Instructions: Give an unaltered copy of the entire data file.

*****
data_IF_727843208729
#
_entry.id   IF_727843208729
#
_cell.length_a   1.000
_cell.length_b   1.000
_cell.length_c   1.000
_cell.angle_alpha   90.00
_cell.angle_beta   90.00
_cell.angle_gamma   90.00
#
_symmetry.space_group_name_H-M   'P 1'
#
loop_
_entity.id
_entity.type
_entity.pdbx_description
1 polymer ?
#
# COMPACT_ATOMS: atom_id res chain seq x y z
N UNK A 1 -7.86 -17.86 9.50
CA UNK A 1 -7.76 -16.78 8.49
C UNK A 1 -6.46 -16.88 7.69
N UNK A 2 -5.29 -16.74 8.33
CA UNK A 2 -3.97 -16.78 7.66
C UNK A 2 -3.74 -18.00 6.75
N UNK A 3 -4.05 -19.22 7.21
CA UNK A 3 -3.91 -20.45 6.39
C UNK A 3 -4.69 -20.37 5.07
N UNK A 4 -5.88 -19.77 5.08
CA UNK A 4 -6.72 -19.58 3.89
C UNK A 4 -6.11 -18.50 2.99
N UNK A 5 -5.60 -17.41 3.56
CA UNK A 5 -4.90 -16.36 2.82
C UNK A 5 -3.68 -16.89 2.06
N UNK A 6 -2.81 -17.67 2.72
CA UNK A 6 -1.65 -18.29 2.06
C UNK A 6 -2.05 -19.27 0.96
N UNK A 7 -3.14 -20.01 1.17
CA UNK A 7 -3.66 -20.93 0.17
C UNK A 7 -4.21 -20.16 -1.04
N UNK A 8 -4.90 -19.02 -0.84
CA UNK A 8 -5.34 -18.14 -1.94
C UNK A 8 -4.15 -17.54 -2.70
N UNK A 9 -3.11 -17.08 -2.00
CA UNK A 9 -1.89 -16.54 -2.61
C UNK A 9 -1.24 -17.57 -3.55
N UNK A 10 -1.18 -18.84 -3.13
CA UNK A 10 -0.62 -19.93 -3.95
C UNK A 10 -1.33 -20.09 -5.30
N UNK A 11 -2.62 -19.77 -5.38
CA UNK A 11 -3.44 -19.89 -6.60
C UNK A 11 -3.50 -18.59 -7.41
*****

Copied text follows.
data_IF_727843208729
#
_entry.id   IF_727843208729
#
_cell.length_a   1.000
_cell.length_b   1.000
_cell.length_c   1.000
_cell.angle_alpha   90.00
_cell.angle_beta   90.00
_cell.angle_gamma   90.00
#
_symmetry.space_group_name_H-M   'P 1'
#
loop_
_entity.id
_entity.type
_entity.pdbx_description
1 polymer ?
#
# COMPACT_ATOMS: atom_id res chain seq x y z
N UNK A 1 -7.86 -17.86 9.50
CA UNK A 1 -7.76 -16.78 8.49
C UNK A 1 -6.46 -16.88 7.69
N UNK A 2 -5.29 -16.74 8.33
CA UNK A 2 -3.97 -16.78 7.66
C UNK A 2 -3.74 -18.00 6.75
N UNK A 3 -4.05 -19.22 7.21
CA UNK A 3 -3.91 -20.45 6.39
C UNK A 3 -4.69 -20.37 5.07
N UNK A 4 -5.88 -19.77 5.08
CA UNK A 4 -6.72 -19.58 3.89
C UNK A 4 -6.11 -18.50 2.99
N UNK A 5 -5.60 -17.41 3.56
CA UNK A 5 -4.90 -16.36 2.82
C UNK A 5 -3.68 -16.89 2.06
N UNK A 6 -2.81 -17.67 2.72
CA UNK A 6 -1.65 -18.29 2.06
C UNK A 6 -2.05 -19.27 0.96
N UNK A 7 -3.14 -20.01 1.17
CA UNK A 7 -3.66 -20.93 0.17
C UNK A 7 -4.21 -20.16 -1.04
N UNK A 8 -4.90 -19.02 -0.84
CA UNK A 8 -5.34 -18.14 -1.94
C UNK A 8 -4.15 -17.54 -2.70
N UNK A 9 -3.11 -17.08 -2.00
CA UNK A 9 -1.89 -16.54 -2.61
C UNK A 9 -1.24 -17.57 -3.55
N UNK A 10 -1.18 -18.84 -3.13
CA UNK A 10 -0.62 -19.93 -3.95
C UNK A 10 -1.33 -20.09 -5.30
N UNK A 11 -2.62 -19.77 -5.38
CA UNK A 11 -3.44 -19.89 -6.60
C UNK A 11 -3.50 -18.59 -7.41